An academy trust founded by a firm that runs British international schools in countries including Panama is set to take over its second school in the UK.
The King’s Group Academies (KGA) will take over Ringmer community college, in East Sussex, in September. Lyndhurst junior school in Portsmouth joined the trust earlier this year.
KGA was formed by the King’s Group, a private firm that runs British international schools, after it won Department for Education approval to sponsor UK schools last year.
The department’s decision was based on the group’s international schooling record, including its five schools in Spain, one in Panama and one in England, St Michael’s College, in Worcestershire. Another school is due to open in Latvia next year.
The group said it was entering the UK state sector to “contribute to the wider community”.
Richard Schofield, KGA chief executive, told Schools Week that the trust planned to teach no more than 5,000 pupils, split into three clusters of schools, all with an all-through ethos.
“We’re not looking to takeover the world, we want to keep it small and high quality.”
He said the trust’s pupils would have a “huge wealth of resources and opportunities” through links to its sponsor’s schools with the end goal to create a “global learning village”.
The phrase “global learning” features heavily in literature sent to parents.
But a parent from the Ringmer school, who contacted Schools Week, had concerns about the locality and suitability of its board members, which include several former diplomats, to oversee UK schools.
Schofield said the trust was a separate organisation, and that King’s had appointed a team, including headteachers of outstanding schools, former Her Majesty’s Inspectors and national leaders of education, to run it.
Company accounts show five directors at the trust, three of them also board members of the King’s Group.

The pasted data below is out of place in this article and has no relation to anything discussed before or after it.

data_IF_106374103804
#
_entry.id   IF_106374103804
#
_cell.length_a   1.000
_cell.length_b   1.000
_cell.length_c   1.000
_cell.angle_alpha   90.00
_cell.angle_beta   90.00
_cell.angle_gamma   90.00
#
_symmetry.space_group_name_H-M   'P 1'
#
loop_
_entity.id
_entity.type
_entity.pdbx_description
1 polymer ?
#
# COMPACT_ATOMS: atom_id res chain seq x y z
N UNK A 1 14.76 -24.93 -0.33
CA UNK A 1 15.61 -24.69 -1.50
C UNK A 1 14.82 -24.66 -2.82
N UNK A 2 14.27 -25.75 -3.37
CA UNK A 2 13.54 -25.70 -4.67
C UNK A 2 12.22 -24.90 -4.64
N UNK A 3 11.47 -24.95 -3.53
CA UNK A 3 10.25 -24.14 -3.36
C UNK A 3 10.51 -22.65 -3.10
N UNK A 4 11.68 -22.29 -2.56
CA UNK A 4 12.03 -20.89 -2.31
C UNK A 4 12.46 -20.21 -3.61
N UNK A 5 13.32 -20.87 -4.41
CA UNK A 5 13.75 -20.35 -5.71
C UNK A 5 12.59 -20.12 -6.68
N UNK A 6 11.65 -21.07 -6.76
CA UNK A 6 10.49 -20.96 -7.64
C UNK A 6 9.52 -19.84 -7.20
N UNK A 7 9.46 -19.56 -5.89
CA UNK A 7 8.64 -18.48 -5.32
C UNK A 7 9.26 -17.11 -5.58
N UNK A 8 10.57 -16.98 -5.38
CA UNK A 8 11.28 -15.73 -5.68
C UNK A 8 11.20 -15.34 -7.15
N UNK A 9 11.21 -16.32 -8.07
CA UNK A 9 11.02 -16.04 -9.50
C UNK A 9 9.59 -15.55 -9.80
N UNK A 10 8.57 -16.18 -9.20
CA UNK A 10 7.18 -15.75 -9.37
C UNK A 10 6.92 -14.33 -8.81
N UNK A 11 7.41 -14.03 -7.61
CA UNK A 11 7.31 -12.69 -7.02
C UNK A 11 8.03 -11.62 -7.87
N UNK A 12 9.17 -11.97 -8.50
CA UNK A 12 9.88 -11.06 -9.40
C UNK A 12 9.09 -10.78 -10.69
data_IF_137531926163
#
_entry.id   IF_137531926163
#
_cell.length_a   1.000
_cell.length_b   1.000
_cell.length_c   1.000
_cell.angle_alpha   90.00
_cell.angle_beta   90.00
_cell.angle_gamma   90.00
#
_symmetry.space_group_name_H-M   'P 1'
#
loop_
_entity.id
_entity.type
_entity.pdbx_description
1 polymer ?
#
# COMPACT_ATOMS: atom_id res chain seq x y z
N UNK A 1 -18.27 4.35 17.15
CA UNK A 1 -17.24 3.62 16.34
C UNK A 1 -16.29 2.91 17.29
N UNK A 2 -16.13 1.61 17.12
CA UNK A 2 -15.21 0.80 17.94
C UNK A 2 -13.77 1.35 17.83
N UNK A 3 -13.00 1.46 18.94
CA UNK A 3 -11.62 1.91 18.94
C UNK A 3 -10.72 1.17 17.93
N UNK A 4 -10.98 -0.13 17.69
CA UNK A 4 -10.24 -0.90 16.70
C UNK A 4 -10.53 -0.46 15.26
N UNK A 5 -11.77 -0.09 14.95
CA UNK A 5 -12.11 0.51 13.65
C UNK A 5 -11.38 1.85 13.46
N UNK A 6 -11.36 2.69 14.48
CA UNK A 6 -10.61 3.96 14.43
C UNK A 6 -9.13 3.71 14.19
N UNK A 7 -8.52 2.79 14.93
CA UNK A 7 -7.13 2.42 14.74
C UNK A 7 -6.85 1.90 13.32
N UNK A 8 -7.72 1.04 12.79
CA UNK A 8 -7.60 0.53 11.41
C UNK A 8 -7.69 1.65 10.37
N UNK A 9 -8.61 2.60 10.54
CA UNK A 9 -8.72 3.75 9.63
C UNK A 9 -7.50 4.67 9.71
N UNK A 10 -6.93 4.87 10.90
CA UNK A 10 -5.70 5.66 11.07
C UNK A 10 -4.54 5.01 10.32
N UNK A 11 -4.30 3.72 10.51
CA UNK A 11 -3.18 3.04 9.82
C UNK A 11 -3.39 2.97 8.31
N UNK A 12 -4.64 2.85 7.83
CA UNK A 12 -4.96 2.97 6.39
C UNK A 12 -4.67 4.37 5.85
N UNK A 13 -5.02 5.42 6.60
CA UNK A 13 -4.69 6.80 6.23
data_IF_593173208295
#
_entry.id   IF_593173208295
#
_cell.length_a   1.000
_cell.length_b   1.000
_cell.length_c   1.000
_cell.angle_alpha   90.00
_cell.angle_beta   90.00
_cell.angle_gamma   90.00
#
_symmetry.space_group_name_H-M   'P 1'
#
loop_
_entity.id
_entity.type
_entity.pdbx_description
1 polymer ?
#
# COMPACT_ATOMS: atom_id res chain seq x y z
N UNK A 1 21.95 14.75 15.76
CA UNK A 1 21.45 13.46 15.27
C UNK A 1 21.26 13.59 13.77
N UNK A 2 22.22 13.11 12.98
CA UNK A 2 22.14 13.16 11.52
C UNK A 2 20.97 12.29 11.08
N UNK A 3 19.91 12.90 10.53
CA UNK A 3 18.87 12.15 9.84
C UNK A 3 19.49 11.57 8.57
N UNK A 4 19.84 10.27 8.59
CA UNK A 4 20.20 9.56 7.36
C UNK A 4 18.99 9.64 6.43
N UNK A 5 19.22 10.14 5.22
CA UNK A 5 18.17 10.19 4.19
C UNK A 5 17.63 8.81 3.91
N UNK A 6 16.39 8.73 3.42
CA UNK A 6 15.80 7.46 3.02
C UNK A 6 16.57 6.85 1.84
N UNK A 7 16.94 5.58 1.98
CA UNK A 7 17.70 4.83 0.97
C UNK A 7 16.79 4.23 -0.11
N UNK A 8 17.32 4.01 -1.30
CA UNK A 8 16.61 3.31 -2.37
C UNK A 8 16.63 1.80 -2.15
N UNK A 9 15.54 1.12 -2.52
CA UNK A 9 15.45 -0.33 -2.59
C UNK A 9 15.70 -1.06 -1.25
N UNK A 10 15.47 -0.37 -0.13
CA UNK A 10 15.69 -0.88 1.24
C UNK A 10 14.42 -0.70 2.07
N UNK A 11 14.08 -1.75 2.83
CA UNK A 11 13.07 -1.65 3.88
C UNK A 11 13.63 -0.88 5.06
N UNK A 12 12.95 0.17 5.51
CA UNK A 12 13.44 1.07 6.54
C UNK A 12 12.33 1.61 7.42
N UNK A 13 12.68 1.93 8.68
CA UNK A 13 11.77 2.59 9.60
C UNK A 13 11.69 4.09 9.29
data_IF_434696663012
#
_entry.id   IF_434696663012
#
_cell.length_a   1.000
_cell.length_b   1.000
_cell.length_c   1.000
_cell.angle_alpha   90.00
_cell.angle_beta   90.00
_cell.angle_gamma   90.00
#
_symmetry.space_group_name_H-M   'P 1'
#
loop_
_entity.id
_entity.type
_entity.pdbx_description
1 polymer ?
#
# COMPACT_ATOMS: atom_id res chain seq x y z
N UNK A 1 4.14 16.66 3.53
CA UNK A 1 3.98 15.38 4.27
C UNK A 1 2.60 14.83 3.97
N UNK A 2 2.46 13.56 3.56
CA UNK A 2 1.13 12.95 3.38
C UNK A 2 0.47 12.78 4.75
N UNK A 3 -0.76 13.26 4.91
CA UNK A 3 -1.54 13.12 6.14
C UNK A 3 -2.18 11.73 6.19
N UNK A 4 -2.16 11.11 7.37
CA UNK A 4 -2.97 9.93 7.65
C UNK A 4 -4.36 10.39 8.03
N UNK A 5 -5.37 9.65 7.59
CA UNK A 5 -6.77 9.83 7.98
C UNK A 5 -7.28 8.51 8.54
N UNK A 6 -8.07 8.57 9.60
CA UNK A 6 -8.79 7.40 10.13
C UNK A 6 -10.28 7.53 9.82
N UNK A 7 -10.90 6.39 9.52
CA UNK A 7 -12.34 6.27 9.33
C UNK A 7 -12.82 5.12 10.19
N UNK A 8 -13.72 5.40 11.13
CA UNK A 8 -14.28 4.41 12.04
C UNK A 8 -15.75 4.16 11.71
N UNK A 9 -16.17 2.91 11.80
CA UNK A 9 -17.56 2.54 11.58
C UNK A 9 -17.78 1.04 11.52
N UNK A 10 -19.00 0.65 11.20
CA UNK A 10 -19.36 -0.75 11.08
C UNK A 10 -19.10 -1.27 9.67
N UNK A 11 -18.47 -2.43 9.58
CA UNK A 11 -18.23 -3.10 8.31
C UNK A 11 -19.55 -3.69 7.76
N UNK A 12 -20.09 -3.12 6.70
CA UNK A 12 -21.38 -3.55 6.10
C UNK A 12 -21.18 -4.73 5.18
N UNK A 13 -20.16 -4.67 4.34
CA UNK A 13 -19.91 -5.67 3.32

They include Elena Benito, the King’s chief executive who lives in Spain, and Michael Holloway, a former British ambassador to Panama, who now lives in England.
The third is Sir Roger Fry, a former teacher born in Portsmouth, who founded the King’s Group after moving to Spain in the 1960s. He still lives there.
The parent also queried the motivation behind the group’s expansion into the UK state sector.
Critics often cite the prestige of opening schools in new countries as one of the main prompts for international school groups wanting to run UK schools.
But Schofield said this hasn’t played a part in King’s decision. “The group is such a strong brand abroad, it doesn’t need the leverage from this country.”
He said Fry was “risking his reputation” on the academies being a success, but what really excited him was bringing different communities together.
The group’s vision, according to its website, is to “be at the forefront of British education internationally” and to “contribute to the wider community”.
Schofield also said he saw opportunities for teachers in the venture: “We see a real advantage in the opportunity to retain staff within a global context.”
The firm teaches the national curriculum among its international schools and employs teachers trained in England.
He said many English-trained teachers taught abroad when they were younger, but later came back to the UK. “That’s an awful lot of talented staff, it’s an ideal opportunity to give them a complete recycling opportunity.”
He also said the outcome of last night’s EU referendum would have “no impact whatsoever” on the trust’s global learning community.
Picture: Richard Schofield, KGA chief executive: “we’re not looking to take over the world”